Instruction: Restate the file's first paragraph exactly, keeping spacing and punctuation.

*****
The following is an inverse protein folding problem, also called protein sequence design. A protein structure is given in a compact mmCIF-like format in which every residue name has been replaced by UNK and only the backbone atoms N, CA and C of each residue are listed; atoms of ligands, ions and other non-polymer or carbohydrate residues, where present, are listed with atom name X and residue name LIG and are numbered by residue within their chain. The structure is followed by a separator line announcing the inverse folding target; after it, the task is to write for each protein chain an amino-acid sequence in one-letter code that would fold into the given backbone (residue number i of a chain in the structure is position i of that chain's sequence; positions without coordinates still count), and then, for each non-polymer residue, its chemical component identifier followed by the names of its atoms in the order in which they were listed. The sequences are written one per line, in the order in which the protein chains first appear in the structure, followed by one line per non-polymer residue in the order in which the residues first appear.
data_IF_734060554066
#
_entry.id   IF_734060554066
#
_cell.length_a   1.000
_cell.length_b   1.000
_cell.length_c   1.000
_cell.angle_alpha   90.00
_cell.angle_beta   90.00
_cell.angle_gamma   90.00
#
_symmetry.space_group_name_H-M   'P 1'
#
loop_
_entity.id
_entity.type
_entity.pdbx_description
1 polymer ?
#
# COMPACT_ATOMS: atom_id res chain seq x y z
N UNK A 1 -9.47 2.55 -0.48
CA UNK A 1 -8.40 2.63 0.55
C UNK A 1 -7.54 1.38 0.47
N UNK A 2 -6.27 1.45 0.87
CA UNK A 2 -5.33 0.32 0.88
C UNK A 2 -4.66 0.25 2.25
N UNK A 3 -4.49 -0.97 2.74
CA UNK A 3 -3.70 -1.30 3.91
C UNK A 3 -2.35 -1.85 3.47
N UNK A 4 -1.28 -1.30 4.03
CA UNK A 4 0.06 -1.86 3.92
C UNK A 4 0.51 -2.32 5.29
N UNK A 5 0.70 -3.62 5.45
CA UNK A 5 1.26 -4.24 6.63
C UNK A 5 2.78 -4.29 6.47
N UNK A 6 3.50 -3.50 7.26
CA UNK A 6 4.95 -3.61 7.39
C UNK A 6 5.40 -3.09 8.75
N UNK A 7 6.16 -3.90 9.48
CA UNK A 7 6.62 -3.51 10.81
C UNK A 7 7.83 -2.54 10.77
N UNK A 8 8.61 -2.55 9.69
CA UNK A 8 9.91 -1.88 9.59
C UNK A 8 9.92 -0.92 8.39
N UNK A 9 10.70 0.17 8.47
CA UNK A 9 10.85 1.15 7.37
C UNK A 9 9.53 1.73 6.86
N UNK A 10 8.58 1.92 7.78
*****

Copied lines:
The following is an inverse protein folding problem, also called protein sequence design. A protein structure is given in a compact mmCIF-like format in which every residue name has been replaced by UNK and only the backbone atoms N, CA and C of each residue are listed; atoms of ligands, ions and other non-polymer or carbohydrate residues, where present, are listed with atom name X and residue name LIG and are numbered by residue within their chain. The structure is followed by a separator line announcing the inverse folding target; after it, the task is to write for each protein chain an amino-acid sequence in one-letter code that would fold into the given backbone (residue number i of a chain in the structure is position i of that chain's sequence; positions without coordinates still count), and then, for each non-polymer residue, its chemical component identifier followed by the names of its atoms in the order in which they were listed. The sequences are written one per line, in the order in which the protein chains first appear in the structure, followed by one line per non-polymer residue in the order in which the residues first appear.